Strangers in Blood: Fur Trade Company Families in Indian Country / Edition 1

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Overview

For two centuries (1670-1870), English, Scottish, and Canadian fur traders voyaged the myriad waterways of Rupert's Land, the vast territory charted to the Hudson's Bay Company and later splintered among five Canadian provinces and four American states. The knowledge and support of northern Native peoples were critical to the newcomer's survival and success. With acquaintance and alliance came intermarriage, and the unions of European traders and Native women generated thousands of descendants.

Jennifer Brown's Strangers in Blood is the first work to look systematically at these parents and their children. Brown focuses on Hudson's Bay Company officers and North West Company wintering partners and clerks-those whose relationships are best known from post journals, correspondence, accounts, and wills. The durability of such families varied greatly. Settlers, missionaries, European women, and sometimes the courts challenged fur trade marriages. Some officers' Scottish and Canadian relatives dismissed Native wives and "Indian" progeny as illegitimate. Traders who took these ties seriously were obliged to defend them, to leave wills recognizing their wives and children, and to secure their legal and social status-to prove that they were kin, not "strangers in blood."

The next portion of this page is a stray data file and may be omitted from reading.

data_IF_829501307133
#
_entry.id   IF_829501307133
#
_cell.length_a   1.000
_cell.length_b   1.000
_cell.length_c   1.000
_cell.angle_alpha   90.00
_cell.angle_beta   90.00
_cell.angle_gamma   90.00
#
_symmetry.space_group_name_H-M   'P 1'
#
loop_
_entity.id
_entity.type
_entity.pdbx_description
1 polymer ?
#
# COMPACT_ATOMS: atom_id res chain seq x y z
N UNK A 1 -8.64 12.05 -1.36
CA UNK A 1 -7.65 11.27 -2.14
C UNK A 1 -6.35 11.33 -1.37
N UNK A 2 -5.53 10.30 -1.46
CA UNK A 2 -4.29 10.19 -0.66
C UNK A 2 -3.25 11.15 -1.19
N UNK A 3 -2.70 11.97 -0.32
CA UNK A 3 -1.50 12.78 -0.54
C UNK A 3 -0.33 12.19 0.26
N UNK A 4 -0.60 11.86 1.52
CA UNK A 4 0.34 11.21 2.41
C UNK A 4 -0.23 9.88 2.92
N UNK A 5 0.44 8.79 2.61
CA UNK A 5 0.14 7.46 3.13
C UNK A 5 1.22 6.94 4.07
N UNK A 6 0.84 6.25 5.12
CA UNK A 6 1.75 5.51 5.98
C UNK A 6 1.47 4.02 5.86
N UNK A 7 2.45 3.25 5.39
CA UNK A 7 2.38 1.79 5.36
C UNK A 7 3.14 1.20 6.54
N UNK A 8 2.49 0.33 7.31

Brown illustrates that the lives and identities of these children were shaped by factors far more complex than "blood." Sons and daughters diverged along paths affected by gender. Some descendants became Métis and espoused Métis nationhood under Louis Riel. Others rejected or were never offered that course-they passed into white or Indian communities or, in some instances, identified themselves (without prejudice) as "half breeds." The fur trade did not coalesce into a single society. Rather, like Rupert's Land, it splintered, and the historical consequences have been with us ever since.

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Product Details

  • ISBN-13: 9780806128139
  • Publisher: University of Oklahoma Press
  • Publication date: 2/28/1996
  • Edition description: Oklahoma paperbacks ed
  • Edition number: 1
  • Pages: 255
  • Sales rank: 1,061,087
  • Product dimensions: 6.03 (w) x 9.00 (h) x 0.60 (d)

Meet the Author

Jennifer S.H. Brown is a Professor of History at the University of Winnipeg. She is coauthor of The Orders of the Dreamed: George Nelson on Cree and Northern Ojibwa Religion and Myth, 1823, and coeditor of The New Peoples: Being and Becoming M�tis in North America.

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Table of Contents

Illustrations
Preface
1 The Backgrounds and Antecedents of the British Traders 1
2 Company Men with a Difference: The London and Montreal Britishers 23
3 Company Men and Native Women in Hudson Bay 51
4 North West Company Men and Native Women 81
5 Gentlemen of 1821: New Directions in Fur Trade Social Life 111
6 Different of Loyalties: Sexual and Marital Relationships of Company Officers after 1821 131
7 Fur Trade Parents and Children before 1821 153
8 Patterns and Problems of "Placing": Company Offspring in Britain and Canada after 1821 177
9 Fur Trade Sons and Daughters in a New Company Context 199
References 221
Index 239
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